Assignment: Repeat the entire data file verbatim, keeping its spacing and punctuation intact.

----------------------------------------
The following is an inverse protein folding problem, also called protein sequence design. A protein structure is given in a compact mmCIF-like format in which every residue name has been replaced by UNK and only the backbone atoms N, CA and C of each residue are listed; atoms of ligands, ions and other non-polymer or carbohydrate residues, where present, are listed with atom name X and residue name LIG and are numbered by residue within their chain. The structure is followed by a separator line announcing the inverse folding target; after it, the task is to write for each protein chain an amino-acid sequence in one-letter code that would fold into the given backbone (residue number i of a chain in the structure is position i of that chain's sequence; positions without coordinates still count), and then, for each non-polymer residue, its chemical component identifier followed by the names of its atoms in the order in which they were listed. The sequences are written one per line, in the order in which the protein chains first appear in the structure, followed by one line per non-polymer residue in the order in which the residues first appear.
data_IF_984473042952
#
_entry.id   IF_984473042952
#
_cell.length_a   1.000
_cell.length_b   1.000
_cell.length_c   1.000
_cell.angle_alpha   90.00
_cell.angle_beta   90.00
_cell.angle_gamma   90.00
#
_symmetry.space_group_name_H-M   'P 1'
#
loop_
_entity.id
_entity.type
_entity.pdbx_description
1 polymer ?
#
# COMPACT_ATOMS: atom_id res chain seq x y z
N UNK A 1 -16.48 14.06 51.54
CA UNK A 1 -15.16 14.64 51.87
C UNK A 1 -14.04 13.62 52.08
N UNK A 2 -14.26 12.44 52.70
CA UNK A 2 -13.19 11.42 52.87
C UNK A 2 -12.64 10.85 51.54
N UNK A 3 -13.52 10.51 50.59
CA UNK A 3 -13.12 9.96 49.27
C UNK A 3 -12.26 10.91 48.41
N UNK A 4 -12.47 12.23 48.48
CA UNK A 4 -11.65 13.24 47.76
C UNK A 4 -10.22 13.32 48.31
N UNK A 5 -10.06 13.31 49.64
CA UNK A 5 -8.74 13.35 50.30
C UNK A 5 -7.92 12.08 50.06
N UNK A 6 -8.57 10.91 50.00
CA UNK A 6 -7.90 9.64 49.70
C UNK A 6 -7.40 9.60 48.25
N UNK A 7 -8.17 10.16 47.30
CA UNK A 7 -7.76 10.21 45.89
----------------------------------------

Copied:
The following is an inverse protein folding problem, also called protein sequence design. A protein structure is given in a compact mmCIF-like format in which every residue name has been replaced by UNK and only the backbone atoms N, CA and C of each residue are listed; atoms of ligands, ions and other non-polymer or carbohydrate residues, where present, are listed with atom name X and residue name LIG and are numbered by residue within their chain. The structure is followed by a separator line announcing the inverse folding target; after it, the task is to write for each protein chain an amino-acid sequence in one-letter code that would fold into the given backbone (residue number i of a chain in the structure is position i of that chain's sequence; positions without coordinates still count), and then, for each non-polymer residue, its chemical component identifier followed by the names of its atoms in the order in which they were listed. The sequences are written one per line, in the order in which the protein chains first appear in the structure, followed by one line per non-polymer residue in the order in which the residues first appear.
data_IF_984473042952
#
_entry.id   IF_984473042952
#
_cell.length_a   1.000
_cell.length_b   1.000
_cell.length_c   1.000
_cell.angle_alpha   90.00
_cell.angle_beta   90.00
_cell.angle_gamma   90.00
#
_symmetry.space_group_name_H-M   'P 1'
#
loop_
_entity.id
_entity.type
_entity.pdbx_description
1 polymer ?
#
# COMPACT_ATOMS: atom_id res chain seq x y z
N UNK A 1 -16.48 14.06 51.54
CA UNK A 1 -15.16 14.64 51.87
C UNK A 1 -14.04 13.62 52.08
N UNK A 2 -14.26 12.44 52.70
CA UNK A 2 -13.19 11.42 52.87
C UNK A 2 -12.64 10.85 51.54
N UNK A 3 -13.52 10.51 50.59
CA UNK A 3 -13.12 9.96 49.27
C UNK A 3 -12.26 10.91 48.41
N UNK A 4 -12.47 12.23 48.48
CA UNK A 4 -11.65 13.24 47.76
C UNK A 4 -10.22 13.32 48.31
N UNK A 5 -10.06 13.31 49.64
CA UNK A 5 -8.74 13.35 50.30
C UNK A 5 -7.92 12.08 50.06
N UNK A 6 -8.57 10.91 50.00
CA UNK A 6 -7.90 9.64 49.70
C UNK A 6 -7.40 9.60 48.25
N UNK A 7 -8.17 10.16 47.30
CA UNK A 7 -7.76 10.21 45.89